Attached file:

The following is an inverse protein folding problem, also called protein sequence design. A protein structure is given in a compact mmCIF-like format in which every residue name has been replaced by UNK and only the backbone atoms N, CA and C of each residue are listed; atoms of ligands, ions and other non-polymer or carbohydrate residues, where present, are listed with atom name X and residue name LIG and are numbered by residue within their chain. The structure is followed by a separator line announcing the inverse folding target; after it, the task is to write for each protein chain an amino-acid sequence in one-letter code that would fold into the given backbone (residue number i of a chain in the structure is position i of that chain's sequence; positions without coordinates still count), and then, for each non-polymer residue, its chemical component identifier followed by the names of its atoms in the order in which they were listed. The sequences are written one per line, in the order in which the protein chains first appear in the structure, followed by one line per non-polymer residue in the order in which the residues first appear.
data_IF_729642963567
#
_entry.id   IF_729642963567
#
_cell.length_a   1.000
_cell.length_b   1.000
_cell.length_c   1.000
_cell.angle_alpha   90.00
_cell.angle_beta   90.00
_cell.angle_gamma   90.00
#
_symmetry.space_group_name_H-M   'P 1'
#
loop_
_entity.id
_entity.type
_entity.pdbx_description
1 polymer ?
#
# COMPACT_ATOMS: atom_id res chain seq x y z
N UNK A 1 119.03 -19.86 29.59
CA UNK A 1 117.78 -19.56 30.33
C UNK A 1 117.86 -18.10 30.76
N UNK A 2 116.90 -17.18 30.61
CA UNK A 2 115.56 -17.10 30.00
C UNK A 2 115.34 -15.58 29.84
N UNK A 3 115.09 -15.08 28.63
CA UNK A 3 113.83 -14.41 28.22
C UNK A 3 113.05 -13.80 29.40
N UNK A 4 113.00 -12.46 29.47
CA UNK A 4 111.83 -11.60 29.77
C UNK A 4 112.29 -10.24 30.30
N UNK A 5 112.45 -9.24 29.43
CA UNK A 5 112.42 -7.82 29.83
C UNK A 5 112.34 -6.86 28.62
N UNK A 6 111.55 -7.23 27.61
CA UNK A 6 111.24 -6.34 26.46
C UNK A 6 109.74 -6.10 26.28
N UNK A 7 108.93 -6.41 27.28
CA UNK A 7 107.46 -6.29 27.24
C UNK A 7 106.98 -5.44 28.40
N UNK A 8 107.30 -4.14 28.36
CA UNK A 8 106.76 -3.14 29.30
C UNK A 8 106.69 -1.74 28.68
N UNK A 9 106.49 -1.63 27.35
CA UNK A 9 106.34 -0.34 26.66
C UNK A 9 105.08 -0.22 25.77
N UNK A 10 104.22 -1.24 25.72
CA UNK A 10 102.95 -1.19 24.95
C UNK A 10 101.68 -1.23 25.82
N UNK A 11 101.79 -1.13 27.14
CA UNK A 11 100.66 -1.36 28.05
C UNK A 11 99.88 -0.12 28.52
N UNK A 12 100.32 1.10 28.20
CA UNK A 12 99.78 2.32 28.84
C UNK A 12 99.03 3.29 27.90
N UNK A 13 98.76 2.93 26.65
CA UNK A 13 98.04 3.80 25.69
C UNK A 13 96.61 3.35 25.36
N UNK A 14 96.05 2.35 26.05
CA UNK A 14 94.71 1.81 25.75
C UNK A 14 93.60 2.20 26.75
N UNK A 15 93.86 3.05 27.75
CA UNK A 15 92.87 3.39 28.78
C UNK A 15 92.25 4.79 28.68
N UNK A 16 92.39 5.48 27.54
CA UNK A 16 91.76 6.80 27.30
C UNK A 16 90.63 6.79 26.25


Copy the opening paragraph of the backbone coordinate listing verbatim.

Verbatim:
The following is an inverse protein folding problem, also called protein sequence design. A protein structure is given in a compact mmCIF-like format in which every residue name has been replaced by UNK and only the backbone atoms N, CA and C of each residue are listed; atoms of ligands, ions and other non-polymer or carbohydrate residues, where present, are listed with atom name X and residue name LIG and are numbered by residue within their chain. The structure is followed by a separator line announcing the inverse folding target; after it, the task is to write for each protein chain an amino-acid sequence in one-letter code that would fold into the given backbone (residue number i of a chain in the structure is position i of that chain's sequence; positions without coordinates still count), and then, for each non-polymer residue, its chemical component identifier followed by the names of its atoms in the order in which they were listed. The sequences are written one per line, in the order in which the protein chains first appear in the structure, followed by one line per non-polymer residue in the order in which the residues first appear.